As a brand, Officine Panerai has a storied history, dating all the way back to its foundation in the mid-19th century. By the early 20th century, the manufacturer had already developed a strong reputation and during the 1930s, the company began to develop stylish, high-quality, functional watches for the Italian Navy.
In the years since that time, the company has continued to blend Italian style with Swiss reliability, producing a number of classic and iconic designs, especially during the 1940s and 1950s. This rich history remains a key component of the brand’s identity and it continues to influence almost all new Panerai releases.
Recently, the watch designer showcased a number of new releases at the Museo Marino Marini in Florence, Italy. Among the models on show was the unveiling of the new Panerai Luminor Due 3 Days collection, which strives to bring one of the company’s most recognizable 1950s designs into the modern era.
A Break From Tradition
The Luminor 1950 line is one of Officine Panerai’s most popular collections, and the new Luminor Due 3 Days range takes this basic design as its starting point, borrowing much of its visual identity. Nevertheless, a number of aesthetic changes have helped to bring the design up to date, helping it to combine classic appeal with modern trends.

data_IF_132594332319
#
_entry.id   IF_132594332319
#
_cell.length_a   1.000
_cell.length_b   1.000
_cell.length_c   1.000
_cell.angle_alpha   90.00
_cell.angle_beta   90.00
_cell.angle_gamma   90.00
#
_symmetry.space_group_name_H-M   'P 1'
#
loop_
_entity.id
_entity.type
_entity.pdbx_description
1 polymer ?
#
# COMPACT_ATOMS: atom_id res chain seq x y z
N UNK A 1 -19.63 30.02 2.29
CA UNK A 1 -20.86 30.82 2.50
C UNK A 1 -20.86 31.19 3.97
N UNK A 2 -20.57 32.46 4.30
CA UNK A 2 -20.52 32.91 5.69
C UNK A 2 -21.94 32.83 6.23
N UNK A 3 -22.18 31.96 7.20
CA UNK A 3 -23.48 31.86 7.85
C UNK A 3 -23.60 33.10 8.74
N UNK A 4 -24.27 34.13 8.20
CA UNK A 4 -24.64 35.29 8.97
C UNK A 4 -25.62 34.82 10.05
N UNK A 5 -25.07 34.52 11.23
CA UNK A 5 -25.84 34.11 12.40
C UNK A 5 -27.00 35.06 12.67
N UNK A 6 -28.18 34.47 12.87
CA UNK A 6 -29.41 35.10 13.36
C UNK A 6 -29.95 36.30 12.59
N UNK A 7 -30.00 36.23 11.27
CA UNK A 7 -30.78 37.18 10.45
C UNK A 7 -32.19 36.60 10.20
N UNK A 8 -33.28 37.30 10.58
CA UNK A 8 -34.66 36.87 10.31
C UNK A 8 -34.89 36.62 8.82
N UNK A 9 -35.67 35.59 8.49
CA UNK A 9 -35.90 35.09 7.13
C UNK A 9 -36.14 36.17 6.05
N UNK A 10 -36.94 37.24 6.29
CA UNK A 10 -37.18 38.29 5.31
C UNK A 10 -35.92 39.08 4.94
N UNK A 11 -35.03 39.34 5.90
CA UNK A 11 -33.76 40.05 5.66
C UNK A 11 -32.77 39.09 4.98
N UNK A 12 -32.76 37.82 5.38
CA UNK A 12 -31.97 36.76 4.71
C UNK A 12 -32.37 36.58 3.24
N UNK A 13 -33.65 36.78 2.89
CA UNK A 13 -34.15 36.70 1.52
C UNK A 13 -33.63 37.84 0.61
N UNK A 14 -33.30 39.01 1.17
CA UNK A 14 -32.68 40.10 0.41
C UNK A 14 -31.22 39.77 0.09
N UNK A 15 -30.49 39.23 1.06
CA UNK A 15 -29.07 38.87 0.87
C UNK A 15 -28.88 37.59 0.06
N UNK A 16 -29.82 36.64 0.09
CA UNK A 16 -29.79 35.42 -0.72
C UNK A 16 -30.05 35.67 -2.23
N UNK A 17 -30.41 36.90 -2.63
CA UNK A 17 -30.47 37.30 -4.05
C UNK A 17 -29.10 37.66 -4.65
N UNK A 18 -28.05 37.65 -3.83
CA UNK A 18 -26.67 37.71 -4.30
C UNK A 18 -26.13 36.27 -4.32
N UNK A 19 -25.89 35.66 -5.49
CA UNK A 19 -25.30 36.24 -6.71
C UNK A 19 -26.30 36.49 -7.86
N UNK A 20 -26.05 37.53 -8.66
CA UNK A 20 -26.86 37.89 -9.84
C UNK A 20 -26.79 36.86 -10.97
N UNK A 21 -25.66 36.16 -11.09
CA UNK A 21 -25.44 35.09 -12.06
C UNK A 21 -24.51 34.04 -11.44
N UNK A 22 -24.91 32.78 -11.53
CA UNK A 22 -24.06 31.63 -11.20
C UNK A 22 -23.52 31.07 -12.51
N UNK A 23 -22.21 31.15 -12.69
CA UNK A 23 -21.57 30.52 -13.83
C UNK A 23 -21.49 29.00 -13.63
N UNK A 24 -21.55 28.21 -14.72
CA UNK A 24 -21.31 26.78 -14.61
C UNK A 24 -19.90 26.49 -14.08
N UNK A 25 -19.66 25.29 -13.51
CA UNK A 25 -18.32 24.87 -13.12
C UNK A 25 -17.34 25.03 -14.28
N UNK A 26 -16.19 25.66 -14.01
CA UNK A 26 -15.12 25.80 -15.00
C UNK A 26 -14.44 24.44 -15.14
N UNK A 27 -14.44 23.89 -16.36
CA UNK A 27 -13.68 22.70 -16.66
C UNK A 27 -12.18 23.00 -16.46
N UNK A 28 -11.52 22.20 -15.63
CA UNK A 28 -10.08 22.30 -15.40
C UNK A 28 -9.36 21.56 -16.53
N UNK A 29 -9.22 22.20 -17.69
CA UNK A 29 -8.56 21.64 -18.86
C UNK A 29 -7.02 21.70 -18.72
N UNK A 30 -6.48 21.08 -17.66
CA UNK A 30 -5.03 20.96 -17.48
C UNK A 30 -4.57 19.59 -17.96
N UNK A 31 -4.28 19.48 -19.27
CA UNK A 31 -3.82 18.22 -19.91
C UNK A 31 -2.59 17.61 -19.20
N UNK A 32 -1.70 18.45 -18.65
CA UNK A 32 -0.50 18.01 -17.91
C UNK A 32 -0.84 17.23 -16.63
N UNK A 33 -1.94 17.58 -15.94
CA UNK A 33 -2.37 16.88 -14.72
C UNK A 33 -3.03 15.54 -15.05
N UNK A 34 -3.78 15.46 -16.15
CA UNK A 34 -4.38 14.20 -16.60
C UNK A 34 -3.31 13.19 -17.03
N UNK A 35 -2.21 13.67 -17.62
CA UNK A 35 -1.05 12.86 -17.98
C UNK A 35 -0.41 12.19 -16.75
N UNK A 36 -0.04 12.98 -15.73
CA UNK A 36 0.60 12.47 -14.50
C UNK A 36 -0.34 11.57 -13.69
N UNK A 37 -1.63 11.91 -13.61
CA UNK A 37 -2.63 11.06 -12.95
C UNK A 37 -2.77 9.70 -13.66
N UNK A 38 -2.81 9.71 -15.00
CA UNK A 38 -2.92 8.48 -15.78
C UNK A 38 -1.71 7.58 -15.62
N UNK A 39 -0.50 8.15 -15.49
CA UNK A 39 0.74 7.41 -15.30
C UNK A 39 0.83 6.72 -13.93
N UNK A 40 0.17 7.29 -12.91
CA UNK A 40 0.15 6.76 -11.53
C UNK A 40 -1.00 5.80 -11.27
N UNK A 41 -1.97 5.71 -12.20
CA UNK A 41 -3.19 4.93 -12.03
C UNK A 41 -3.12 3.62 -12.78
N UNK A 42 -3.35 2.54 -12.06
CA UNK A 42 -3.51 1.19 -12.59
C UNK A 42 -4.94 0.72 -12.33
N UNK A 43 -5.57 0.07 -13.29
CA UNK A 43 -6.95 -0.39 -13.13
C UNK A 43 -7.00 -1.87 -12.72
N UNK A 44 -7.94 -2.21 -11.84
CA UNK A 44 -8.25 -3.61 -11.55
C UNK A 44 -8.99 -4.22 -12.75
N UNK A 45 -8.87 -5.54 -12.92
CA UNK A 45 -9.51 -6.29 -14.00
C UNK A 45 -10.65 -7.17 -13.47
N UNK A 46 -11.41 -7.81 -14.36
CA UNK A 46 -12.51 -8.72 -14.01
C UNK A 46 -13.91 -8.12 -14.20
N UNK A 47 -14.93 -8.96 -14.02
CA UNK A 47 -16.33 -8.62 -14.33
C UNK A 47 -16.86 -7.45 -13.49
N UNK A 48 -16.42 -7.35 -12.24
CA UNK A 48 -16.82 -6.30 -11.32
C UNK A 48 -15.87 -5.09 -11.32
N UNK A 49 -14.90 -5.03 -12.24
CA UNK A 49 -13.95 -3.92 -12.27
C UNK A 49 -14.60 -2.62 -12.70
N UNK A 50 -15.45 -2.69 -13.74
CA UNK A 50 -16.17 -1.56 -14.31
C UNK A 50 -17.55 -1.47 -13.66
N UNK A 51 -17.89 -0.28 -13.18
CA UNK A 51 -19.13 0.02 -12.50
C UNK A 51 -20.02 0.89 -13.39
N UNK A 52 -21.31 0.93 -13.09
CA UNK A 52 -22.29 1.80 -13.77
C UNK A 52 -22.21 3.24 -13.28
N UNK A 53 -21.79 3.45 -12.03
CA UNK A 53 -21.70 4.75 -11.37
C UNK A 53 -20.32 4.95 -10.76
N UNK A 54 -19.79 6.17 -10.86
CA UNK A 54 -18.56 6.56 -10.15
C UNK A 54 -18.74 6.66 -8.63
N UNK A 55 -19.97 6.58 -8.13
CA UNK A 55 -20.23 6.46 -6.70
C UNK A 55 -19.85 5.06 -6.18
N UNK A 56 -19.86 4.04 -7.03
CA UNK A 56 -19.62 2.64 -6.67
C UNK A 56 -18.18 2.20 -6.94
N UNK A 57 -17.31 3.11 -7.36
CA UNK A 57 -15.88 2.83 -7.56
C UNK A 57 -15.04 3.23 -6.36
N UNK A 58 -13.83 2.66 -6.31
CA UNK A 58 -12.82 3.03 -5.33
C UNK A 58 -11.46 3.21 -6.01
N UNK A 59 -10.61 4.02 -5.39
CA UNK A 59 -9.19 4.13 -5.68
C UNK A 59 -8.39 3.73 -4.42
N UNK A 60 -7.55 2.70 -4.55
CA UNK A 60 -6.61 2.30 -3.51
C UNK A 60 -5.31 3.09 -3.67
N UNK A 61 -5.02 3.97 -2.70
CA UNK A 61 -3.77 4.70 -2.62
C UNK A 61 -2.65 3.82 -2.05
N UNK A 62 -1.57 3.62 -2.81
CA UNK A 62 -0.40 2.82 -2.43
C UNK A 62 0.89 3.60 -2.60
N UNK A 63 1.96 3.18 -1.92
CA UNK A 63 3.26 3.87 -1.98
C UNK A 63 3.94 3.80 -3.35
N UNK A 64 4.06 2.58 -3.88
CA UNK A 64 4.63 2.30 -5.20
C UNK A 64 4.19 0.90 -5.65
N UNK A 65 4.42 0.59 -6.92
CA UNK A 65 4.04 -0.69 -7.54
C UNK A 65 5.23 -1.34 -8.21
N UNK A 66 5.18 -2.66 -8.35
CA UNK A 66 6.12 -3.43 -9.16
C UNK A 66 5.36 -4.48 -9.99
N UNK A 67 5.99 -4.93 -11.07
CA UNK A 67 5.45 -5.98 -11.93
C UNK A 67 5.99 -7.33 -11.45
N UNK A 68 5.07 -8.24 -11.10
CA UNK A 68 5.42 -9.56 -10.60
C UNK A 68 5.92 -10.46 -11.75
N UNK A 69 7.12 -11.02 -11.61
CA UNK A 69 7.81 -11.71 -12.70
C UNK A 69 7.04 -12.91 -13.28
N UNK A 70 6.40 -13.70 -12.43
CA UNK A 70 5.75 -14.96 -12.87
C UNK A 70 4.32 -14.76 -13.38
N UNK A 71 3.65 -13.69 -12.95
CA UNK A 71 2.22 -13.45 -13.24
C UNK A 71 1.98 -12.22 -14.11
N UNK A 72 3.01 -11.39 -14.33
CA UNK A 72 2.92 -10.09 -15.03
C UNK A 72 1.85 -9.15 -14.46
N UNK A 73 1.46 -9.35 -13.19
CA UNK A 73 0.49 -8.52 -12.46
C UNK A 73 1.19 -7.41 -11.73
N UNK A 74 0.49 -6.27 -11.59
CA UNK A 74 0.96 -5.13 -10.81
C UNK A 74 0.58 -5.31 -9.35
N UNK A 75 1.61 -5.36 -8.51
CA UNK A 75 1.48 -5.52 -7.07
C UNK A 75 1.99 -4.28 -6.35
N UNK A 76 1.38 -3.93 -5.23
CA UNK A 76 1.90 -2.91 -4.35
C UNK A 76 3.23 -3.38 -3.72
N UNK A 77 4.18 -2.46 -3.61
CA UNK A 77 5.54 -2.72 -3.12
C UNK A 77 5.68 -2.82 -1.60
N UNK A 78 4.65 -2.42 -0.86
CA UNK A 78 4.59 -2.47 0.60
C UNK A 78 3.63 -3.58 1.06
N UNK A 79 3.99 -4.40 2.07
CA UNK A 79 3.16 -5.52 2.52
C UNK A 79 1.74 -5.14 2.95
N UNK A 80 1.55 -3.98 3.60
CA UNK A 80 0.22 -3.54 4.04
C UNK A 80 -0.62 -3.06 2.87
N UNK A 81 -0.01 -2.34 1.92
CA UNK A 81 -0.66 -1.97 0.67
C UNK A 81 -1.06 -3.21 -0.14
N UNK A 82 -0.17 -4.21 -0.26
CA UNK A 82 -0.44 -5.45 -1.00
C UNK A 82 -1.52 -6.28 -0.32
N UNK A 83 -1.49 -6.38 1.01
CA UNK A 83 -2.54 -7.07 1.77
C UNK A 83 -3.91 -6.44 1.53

From a visual standpoint, arguably the most noticeable element is its reduced size and weight, when compared to the 1950 timepieces. The case has been narrowed from around 18mm to under 11mm, making it the slimmest Luminor ever released. However, many core elements remain, including the trademark ‘Device Protecting the Crown’.
In total, there are four different models available – a 42mm Due 3 Days in steel, a 42mm Due 3 Days in red gold, a 45mm Due 3 Days Automatic in steel and a 45mm Due 3 Days Automatic in red gold. These large case diameters are bold and consistent with the current trend for oversized watches, which can be seen among younger buyers.
Features and Pricing
When it comes to key features, the two 42mm models are powered by a hand-wound mechanical in-house movement, the P.1000 calibre, which offers a 72 hour (3 day) power reserve; hence the name of the collection. The two 45mm models, on the other hand, are powered by an automatic movement, the P.4000 calibre, instead.
The timepieces all feature central minute and hour hands, while a small seconds sub-dial is located at the 9 o’clock position. All four models benefit from built-in shock resistance technology and all four are also water resistant for up to 30 meters below the surface, which is perfectly sufficient for most people’s needs.
Set for release in September 2016, the Panerai Luminor Due 3 Days line represents a viable alternative to other luxury brands, like Rolex, and is sure to enjoy popularity with those seeking a classic design, with a modern edge.
The hand-wound steel model (ref. PAM676) is the cheapest of the four models, with a retail price of $8,100, while the red gold automatic model (ref. PAM675) is the most expensive of the four, retailing for around $25,600.